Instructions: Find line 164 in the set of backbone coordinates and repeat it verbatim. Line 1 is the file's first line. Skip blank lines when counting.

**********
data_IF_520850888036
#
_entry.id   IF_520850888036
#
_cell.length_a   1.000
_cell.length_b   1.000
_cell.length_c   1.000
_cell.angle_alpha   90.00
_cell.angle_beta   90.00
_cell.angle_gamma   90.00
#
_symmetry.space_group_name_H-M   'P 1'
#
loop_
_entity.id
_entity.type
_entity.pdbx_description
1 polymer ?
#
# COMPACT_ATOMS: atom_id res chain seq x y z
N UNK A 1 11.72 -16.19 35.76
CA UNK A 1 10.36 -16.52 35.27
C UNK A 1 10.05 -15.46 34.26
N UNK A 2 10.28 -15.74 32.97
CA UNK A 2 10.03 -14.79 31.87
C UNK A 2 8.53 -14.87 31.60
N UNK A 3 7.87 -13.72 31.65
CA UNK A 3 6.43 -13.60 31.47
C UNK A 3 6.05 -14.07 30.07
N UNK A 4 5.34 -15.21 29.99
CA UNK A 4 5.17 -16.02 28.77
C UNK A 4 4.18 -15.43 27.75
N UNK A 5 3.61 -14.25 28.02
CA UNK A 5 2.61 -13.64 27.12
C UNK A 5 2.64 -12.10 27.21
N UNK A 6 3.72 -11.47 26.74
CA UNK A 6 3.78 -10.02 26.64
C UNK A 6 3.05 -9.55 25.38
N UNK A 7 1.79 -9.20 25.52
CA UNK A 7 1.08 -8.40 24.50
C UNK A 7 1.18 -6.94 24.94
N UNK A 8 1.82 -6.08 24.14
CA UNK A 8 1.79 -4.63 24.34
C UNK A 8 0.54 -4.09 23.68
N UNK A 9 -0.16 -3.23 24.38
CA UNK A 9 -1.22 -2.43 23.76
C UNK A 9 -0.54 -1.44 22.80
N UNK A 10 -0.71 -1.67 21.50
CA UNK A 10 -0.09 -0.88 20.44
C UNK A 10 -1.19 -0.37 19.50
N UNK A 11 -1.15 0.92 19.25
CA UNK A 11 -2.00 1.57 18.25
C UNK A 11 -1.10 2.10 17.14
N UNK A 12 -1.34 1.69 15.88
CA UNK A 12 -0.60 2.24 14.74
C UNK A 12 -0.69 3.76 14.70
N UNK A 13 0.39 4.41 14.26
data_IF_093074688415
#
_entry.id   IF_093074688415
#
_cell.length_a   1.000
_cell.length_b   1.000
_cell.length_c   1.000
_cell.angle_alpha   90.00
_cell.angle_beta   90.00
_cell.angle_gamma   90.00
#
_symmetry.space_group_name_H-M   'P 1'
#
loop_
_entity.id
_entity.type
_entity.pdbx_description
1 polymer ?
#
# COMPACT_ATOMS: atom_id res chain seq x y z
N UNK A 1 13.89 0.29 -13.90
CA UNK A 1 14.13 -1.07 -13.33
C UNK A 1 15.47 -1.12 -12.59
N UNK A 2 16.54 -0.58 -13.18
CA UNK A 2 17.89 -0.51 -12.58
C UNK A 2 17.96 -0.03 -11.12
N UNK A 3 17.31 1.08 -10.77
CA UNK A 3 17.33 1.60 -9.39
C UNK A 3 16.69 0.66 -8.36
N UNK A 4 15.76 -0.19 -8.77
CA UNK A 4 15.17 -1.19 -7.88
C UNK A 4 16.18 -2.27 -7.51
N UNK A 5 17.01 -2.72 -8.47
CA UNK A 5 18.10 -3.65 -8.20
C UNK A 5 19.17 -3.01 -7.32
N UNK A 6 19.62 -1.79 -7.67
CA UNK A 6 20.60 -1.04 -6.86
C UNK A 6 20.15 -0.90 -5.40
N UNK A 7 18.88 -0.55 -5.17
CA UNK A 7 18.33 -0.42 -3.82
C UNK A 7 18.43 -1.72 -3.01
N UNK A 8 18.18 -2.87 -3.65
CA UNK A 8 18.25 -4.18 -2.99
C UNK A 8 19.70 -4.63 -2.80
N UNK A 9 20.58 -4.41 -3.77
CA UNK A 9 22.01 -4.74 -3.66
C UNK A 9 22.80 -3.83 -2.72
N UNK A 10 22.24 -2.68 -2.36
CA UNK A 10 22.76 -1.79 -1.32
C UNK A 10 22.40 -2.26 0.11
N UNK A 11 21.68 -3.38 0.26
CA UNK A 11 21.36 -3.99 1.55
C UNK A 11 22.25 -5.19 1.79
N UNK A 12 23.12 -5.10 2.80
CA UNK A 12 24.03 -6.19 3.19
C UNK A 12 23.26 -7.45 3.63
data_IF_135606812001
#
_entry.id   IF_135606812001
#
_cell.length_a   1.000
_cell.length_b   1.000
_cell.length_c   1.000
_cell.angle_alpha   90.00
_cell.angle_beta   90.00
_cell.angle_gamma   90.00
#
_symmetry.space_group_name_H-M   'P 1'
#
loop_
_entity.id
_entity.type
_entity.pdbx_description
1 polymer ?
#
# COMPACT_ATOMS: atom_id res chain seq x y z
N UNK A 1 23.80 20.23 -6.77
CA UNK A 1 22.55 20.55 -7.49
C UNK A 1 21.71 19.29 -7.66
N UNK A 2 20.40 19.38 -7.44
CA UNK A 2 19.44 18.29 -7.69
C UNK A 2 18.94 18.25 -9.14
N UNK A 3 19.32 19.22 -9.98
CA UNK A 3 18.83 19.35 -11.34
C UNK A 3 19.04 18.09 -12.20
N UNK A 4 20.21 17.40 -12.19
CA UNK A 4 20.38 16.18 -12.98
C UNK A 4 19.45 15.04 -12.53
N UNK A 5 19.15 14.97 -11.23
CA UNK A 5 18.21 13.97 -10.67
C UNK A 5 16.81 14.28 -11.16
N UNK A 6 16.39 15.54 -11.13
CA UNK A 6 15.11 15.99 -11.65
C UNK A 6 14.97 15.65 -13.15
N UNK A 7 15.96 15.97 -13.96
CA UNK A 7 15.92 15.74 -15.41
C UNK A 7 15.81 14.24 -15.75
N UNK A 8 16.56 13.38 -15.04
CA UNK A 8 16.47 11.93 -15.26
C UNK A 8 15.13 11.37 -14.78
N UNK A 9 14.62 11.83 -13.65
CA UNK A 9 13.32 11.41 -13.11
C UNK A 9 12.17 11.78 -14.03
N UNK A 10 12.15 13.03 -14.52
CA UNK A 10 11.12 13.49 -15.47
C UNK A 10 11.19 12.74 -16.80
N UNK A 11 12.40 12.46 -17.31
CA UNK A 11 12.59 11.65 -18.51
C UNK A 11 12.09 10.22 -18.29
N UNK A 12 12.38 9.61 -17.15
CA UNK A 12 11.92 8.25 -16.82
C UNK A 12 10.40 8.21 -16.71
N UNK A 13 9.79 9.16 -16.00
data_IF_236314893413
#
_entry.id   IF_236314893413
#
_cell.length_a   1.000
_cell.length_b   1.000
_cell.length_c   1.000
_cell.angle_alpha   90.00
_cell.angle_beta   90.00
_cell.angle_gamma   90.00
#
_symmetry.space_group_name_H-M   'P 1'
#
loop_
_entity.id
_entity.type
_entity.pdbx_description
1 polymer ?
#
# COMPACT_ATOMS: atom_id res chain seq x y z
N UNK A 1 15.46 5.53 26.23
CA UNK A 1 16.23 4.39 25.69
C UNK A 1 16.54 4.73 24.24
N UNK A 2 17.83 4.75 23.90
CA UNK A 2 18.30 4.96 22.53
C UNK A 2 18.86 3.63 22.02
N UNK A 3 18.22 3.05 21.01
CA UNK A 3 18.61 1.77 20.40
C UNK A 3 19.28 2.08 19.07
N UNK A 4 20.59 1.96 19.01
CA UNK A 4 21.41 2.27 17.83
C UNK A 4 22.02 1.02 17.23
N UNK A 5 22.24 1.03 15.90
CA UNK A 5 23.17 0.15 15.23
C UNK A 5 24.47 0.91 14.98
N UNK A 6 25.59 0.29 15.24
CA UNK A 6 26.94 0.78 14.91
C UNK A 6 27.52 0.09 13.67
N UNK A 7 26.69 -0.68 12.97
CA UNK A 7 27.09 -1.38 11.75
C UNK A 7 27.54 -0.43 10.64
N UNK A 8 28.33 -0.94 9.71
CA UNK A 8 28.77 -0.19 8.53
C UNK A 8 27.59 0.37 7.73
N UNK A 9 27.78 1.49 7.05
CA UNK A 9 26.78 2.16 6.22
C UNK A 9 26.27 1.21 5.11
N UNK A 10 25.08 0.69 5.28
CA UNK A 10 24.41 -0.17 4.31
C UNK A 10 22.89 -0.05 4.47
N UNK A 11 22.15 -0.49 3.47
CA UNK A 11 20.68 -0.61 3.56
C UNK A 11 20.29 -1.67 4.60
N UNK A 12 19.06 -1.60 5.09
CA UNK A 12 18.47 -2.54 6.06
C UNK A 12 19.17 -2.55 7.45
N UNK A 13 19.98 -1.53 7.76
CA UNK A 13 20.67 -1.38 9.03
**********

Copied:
N UNK A 11 12.40 12.46 -17.31